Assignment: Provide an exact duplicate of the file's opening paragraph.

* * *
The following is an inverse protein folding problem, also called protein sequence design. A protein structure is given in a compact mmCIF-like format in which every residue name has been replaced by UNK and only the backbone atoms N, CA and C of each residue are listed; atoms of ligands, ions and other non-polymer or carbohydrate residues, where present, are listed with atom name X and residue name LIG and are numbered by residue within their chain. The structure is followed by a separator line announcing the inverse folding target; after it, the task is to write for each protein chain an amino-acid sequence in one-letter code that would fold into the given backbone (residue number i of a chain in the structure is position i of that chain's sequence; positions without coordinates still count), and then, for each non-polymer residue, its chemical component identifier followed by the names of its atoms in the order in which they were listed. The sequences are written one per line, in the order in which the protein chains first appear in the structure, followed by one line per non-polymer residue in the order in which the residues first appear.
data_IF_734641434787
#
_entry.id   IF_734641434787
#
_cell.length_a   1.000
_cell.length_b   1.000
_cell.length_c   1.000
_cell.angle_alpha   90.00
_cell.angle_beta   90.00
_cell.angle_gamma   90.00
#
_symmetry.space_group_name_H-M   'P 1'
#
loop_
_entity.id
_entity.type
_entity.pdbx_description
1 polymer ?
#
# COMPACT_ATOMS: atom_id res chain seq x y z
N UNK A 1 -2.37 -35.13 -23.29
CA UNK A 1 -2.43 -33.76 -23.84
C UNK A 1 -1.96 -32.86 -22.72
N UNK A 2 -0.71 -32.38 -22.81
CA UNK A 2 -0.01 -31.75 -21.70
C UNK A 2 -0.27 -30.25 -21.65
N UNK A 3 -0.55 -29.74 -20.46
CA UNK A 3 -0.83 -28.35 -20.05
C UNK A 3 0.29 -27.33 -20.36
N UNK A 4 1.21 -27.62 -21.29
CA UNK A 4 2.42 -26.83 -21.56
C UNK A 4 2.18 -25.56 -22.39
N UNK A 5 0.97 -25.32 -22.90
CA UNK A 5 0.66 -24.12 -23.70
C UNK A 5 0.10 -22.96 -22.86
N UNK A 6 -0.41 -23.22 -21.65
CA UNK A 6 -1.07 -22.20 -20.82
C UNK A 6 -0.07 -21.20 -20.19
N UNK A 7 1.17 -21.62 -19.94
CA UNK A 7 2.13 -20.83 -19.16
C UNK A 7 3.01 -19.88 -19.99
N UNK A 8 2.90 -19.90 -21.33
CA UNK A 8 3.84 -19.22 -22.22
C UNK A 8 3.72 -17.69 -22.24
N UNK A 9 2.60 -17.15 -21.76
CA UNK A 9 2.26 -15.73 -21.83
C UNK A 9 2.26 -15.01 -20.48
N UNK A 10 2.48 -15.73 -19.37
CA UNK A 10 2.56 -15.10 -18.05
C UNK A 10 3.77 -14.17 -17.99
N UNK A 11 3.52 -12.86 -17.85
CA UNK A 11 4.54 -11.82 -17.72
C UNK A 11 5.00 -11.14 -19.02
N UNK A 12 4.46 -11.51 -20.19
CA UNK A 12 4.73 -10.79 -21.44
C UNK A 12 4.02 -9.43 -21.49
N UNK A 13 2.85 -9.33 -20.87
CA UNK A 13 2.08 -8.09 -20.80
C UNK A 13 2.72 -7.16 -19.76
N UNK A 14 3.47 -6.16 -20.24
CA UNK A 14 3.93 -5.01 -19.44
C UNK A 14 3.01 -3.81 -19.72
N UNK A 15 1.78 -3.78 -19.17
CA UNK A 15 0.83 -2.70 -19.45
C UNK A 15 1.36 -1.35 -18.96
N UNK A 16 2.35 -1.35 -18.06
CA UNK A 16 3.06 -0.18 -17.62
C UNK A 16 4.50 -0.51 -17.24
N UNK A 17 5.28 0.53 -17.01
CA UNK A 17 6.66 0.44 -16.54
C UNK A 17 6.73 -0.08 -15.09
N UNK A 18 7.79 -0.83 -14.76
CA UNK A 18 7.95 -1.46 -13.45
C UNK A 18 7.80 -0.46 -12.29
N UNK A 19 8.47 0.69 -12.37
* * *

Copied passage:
The following is an inverse protein folding problem, also called protein sequence design. A protein structure is given in a compact mmCIF-like format in which every residue name has been replaced by UNK and only the backbone atoms N, CA and C of each residue are listed; atoms of ligands, ions and other non-polymer or carbohydrate residues, where present, are listed with atom name X and residue name LIG and are numbered by residue within their chain. The structure is followed by a separator line announcing the inverse folding target; after it, the task is to write for each protein chain an amino-acid sequence in one-letter code that would fold into the given backbone (residue number i of a chain in the structure is position i of that chain's sequence; positions without coordinates still count), and then, for each non-polymer residue, its chemical component identifier followed by the names of its atoms in the order in which they were listed. The sequences are written one per line, in the order in which the protein chains first appear in the structure, followed by one line per non-polymer residue in the order in which the residues first appear.